Jonestown Documentary Analysis Essay

The other Jim Jones wears the scowl of a paranoid sadist. As a child, this Jim Jones (whose father was an unemployedalcoholic) conducted funerals for dead animals. A social outcast among whites, he found community in the Pentecostal church and preached on the revival circuit. Years later, he performed bogus faith healings.

Declaring that everyone in the community except himself was homosexual, he verbally coerced men and women into having sex with him and afterward told them he did it for them. At the same time, he discouraged liaisons among Temple members, asserting that sexual relationships were selfish and took away from the focus of the church.

One New Year’s Eve in California, he rehearsed the coming mass suicide by passing out punch to 126 people, then telling them they had just drunk poison and would die together as one. When nothing happened, he said it was a loyalty test.

After the church moved from the Redwood Valley to San Francisco, Mr. Jones became a political force whose support helped elect George Moscone the city’s mayor in 1975. But as the church grew in numbers and influence, Mr. Jones’s paranoia deepened. The night in 1977 that New West magazine went to press with an exposé of Peoples Temple based on defectors’ accounts, Mr. Jones fled for Jonestown, which was already under construction.

Some embraced it as a heaven on earth. But Mr. Jones also set up a speaker system through which he broadcast his paranoid ravings 24 hours a day. Before long, anyone who expressed a wish to leave was considered a traitor.

The end came suddenly, right after Leo Ryan, a California congressman, arrived in Jonestown on Nov. 17, 1978, to investigate complaints from constituents whose relatives had moved there. When Mr. Jones learned that several residents wanted to return with him to the United States, chaos erupted. As Representative Ryan’s plane was about to leave, he was one of five people who were killed on the airstrip. The mass suicide followed on the same day.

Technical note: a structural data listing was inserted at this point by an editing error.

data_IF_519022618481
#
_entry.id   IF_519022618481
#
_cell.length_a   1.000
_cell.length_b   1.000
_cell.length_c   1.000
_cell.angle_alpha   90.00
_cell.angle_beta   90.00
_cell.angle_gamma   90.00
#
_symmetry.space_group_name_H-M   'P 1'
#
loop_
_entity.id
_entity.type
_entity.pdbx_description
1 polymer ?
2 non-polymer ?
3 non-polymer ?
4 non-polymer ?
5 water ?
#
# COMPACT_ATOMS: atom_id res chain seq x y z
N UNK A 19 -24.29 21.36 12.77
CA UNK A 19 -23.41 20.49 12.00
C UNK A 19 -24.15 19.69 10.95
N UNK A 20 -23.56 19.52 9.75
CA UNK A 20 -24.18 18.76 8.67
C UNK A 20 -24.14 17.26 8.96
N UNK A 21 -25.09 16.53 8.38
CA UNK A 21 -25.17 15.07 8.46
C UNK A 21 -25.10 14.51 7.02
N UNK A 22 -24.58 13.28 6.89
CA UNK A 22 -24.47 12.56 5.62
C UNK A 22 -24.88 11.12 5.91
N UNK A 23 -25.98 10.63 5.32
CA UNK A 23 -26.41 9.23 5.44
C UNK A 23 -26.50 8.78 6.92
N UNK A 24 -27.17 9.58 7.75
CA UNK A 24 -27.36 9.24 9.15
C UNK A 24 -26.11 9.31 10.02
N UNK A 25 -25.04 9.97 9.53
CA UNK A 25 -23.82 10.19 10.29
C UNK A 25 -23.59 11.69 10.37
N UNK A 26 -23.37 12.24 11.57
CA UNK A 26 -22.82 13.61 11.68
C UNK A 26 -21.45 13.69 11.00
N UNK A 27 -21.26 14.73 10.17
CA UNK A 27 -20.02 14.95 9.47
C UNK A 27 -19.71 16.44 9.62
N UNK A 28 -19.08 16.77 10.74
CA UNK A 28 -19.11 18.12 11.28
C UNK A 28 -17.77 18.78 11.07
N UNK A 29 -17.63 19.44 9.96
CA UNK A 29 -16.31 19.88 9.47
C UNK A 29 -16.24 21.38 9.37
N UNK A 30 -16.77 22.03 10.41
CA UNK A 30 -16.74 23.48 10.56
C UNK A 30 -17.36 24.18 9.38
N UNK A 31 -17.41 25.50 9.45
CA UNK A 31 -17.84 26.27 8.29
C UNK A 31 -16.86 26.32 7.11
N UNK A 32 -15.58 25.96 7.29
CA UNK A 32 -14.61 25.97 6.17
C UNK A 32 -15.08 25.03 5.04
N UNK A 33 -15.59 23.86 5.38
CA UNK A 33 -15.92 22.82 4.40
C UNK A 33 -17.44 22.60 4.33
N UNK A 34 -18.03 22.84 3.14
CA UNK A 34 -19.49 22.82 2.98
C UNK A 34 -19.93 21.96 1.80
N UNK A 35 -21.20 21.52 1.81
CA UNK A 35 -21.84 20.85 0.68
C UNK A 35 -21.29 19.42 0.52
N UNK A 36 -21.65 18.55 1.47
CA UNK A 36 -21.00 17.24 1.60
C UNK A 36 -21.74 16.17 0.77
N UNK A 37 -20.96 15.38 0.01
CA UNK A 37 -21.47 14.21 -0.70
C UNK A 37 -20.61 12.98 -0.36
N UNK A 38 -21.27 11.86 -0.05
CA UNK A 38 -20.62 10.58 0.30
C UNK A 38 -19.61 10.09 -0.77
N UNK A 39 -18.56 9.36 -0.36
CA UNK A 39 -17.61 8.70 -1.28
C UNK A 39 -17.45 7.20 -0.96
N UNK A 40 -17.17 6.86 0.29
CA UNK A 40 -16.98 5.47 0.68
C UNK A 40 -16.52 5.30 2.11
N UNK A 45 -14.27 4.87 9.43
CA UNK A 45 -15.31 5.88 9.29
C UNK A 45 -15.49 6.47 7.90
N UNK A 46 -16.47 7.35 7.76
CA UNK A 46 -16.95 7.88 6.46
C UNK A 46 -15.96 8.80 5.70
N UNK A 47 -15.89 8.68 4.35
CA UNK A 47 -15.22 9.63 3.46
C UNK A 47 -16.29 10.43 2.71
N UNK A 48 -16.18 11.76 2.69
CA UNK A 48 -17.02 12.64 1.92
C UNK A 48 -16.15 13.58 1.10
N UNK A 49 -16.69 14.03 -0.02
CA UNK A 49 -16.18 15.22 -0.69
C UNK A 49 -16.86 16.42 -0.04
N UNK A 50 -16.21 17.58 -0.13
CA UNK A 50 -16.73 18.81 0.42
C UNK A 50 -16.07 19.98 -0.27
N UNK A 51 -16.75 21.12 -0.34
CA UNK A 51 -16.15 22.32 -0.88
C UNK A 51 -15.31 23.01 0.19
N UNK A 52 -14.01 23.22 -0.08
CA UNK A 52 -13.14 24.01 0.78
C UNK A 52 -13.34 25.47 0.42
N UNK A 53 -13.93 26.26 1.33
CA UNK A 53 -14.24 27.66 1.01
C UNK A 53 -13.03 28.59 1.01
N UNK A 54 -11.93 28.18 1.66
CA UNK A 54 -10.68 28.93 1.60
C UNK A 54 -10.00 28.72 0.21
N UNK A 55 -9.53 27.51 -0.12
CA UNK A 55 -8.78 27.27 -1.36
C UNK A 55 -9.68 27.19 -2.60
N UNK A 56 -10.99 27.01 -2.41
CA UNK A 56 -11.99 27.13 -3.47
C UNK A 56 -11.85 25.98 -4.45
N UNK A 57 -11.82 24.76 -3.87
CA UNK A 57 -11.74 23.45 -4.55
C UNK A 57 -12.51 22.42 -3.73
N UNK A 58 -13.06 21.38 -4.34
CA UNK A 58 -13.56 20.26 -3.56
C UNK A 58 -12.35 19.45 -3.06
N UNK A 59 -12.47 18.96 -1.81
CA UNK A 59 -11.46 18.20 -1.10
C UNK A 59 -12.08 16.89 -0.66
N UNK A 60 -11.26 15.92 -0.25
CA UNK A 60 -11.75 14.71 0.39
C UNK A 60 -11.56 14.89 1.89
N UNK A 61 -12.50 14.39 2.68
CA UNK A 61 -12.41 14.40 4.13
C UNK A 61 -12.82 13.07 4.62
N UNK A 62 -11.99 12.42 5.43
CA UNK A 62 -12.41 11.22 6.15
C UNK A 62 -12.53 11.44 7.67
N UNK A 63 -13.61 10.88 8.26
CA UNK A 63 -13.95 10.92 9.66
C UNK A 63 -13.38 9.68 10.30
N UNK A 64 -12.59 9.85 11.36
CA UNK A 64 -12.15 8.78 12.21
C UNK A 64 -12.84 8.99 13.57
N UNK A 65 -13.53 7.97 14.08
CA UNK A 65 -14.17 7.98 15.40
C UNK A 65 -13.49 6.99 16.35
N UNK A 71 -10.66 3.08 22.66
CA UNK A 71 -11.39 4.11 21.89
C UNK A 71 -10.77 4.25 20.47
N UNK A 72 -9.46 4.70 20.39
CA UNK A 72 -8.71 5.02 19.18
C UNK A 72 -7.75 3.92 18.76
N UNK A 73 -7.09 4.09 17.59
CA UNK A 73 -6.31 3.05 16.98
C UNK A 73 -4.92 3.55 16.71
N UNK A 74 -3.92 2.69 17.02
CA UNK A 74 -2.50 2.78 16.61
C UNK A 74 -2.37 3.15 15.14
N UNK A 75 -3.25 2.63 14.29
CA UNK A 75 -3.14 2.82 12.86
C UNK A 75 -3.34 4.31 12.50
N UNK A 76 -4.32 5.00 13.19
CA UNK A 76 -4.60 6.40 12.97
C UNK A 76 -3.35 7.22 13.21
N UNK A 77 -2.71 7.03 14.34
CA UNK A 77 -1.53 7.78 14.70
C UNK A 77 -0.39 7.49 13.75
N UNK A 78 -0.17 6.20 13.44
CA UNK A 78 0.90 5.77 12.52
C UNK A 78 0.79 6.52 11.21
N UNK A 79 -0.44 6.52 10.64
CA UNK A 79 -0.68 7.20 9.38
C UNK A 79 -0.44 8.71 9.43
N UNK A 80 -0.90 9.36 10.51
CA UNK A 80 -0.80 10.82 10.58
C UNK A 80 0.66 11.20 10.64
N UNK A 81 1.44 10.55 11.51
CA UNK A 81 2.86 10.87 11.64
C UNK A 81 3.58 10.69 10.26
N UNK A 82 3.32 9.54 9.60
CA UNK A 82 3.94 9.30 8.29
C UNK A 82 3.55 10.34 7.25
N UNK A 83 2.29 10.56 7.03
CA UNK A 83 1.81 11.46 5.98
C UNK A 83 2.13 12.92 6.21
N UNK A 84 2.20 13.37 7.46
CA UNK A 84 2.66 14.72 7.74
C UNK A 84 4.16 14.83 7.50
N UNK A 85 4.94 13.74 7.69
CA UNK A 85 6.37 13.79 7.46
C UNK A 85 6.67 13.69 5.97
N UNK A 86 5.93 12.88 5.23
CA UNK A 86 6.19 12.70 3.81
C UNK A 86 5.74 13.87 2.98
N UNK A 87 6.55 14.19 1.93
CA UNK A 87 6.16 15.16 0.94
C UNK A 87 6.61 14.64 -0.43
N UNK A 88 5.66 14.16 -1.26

In hindsight, it may be convenient to view Jonestown as the most tragic manifestation of 1960’s utopianism run amok, and to imagine that in today’s tougher, more cynical social climate, it couldn’t happen. But as this powerful, minutely documented film reveals, the tragedy wasn’t caused by the failure of the Peoples Temple to realize its goals. In many ways, it was succeeding as a self-sufficient community.

Rather, the horror of Jonestown was caused by people’s willingness to surrender their reason to a madman who was also a charismatic manipulator. And that can happen anytime and anywhere.


The Life and Death of Peoples Temple

Opens today in Manhattan.

Produced and directed by Stanley Nelson; written by Noland Walker and Marcia Smith, based on a story by Ms. Smith; director of photography, Michael Chin; edited by Lewis Erskine; music by Tom Phillips; released by Seventh Art Releasing. At the Quad Cinema, 34 West 13th Street, Greenwich Village. Running time: 85 minutes. This film is not rated.

Jonestown: The Life and Death of Peoples Temple

NYT Critic’s Pick

  • DirectorStanley Nelson

  • WritersMarcia Smith, Noland Walker

  • StarsRebecca Moore, Janet Shular, Tim Carter, Stanley Clayton, Hue Fortson Jr.

  • Running Time1h 26m

  • GenresDocumentary, History

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    Last updated: Nov 2, 2017
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"Nobody joins a cult," says a woman at the very beginning of Stanley Nelson's documentary "Jonestown: The Life and Death of Peoples Temple." "Nobody joins something they think is going to hurt them. You join a religious organization or you join a political movement, and you join with people that you really like."

And she's right: You may follow a charismatic leader or an ideology or a utopian vision (religious, political, racial), but you don't think think of your behavior as cultish. At least, not at the time. When you "drink the Kool-Aid" (the phrase that has entered our language because of Jones), you don't know you're drinking the Kool-Aid; you're just evolving to a higher level of consciousness, getting into synch with like-minded believers. And it doesn't feel like brainwashing; it feels like a revelation.